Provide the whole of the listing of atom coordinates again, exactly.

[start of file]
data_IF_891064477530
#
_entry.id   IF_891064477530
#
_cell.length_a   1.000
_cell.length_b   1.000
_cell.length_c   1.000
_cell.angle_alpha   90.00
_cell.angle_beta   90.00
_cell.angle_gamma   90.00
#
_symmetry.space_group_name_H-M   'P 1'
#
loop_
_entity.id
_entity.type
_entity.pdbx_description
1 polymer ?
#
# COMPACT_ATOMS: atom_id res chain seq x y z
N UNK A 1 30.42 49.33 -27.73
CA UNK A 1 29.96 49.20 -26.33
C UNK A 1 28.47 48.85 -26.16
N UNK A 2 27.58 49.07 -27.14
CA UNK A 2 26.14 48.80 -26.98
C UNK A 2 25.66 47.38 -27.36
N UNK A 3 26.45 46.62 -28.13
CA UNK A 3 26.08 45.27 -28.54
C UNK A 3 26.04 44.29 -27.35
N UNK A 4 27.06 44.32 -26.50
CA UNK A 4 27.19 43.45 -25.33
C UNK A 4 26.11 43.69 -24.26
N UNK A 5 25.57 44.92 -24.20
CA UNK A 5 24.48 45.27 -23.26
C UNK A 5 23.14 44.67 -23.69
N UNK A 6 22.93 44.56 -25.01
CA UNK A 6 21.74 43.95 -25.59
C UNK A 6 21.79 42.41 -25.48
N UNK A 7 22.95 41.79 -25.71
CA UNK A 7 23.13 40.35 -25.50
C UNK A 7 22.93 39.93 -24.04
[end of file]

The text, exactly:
data_IF_891064477530
#
_entry.id   IF_891064477530
#
_cell.length_a   1.000
_cell.length_b   1.000
_cell.length_c   1.000
_cell.angle_alpha   90.00
_cell.angle_beta   90.00
_cell.angle_gamma   90.00
#
_symmetry.space_group_name_H-M   'P 1'
#
loop_
_entity.id
_entity.type
_entity.pdbx_description
1 polymer ?
#
# COMPACT_ATOMS: atom_id res chain seq x y z
N UNK A 1 30.42 49.33 -27.73
CA UNK A 1 29.96 49.20 -26.33
C UNK A 1 28.47 48.85 -26.16
N UNK A 2 27.58 49.07 -27.14
CA UNK A 2 26.14 48.80 -26.98
C UNK A 2 25.66 47.38 -27.36
N UNK A 3 26.45 46.62 -28.13
CA UNK A 3 26.08 45.27 -28.54
C UNK A 3 26.04 44.29 -27.35
N UNK A 4 27.06 44.32 -26.50
CA UNK A 4 27.19 43.45 -25.33
C UNK A 4 26.11 43.69 -24.26
N UNK A 5 25.57 44.92 -24.20
CA UNK A 5 24.48 45.27 -23.26
C UNK A 5 23.14 44.67 -23.69
N UNK A 6 22.93 44.56 -25.01
CA UNK A 6 21.74 43.95 -25.59
C UNK A 6 21.79 42.41 -25.48
N UNK A 7 22.95 41.79 -25.71
CA UNK A 7 23.13 40.35 -25.50
C UNK A 7 22.93 39.93 -24.04